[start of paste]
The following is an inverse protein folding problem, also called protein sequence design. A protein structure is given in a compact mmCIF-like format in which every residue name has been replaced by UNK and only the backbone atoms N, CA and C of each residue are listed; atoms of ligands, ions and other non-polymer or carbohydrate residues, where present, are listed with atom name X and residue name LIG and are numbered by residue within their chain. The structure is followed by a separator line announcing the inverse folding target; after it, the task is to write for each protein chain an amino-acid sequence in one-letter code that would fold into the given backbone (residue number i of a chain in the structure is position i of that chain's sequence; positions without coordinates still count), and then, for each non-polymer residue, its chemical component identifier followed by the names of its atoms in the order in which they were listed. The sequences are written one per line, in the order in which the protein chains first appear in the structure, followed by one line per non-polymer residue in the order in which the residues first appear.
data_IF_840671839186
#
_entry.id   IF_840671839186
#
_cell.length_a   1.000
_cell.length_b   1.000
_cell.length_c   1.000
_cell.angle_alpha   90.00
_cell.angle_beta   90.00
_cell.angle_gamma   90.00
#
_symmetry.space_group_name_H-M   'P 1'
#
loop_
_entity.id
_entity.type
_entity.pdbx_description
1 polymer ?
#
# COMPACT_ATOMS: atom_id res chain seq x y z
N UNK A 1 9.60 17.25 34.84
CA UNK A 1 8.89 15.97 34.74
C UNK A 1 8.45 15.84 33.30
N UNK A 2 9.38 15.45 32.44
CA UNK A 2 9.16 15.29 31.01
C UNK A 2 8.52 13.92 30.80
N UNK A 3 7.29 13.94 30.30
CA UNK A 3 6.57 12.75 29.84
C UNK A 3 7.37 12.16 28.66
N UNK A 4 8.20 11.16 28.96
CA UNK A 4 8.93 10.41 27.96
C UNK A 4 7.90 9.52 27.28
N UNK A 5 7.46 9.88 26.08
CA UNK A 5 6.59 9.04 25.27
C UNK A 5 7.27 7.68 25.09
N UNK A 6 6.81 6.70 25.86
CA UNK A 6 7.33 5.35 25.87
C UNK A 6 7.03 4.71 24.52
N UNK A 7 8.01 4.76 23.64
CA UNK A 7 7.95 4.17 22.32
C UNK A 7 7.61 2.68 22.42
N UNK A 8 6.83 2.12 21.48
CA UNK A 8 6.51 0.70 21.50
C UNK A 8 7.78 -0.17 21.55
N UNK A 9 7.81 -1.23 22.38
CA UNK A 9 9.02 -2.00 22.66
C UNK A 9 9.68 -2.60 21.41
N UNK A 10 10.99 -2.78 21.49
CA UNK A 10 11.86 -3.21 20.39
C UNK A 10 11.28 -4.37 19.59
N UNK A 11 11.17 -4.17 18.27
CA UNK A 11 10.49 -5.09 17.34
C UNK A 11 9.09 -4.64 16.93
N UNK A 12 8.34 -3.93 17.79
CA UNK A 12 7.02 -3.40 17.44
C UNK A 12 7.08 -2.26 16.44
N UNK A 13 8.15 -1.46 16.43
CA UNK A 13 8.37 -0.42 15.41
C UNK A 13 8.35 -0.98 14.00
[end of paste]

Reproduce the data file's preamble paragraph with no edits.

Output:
The following is an inverse protein folding problem, also called protein sequence design. A protein structure is given in a compact mmCIF-like format in which every residue name has been replaced by UNK and only the backbone atoms N, CA and C of each residue are listed; atoms of ligands, ions and other non-polymer or carbohydrate residues, where present, are listed with atom name X and residue name LIG and are numbered by residue within their chain. The structure is followed by a separator line announcing the inverse folding target; after it, the task is to write for each protein chain an amino-acid sequence in one-letter code that would fold into the given backbone (residue number i of a chain in the structure is position i of that chain's sequence; positions without coordinates still count), and then, for each non-polymer residue, its chemical component identifier followed by the names of its atoms in the order in which they were listed. The sequences are written one per line, in the order in which the protein chains first appear in the structure, followed by one line per non-polymer residue in the order in which the residues first appear.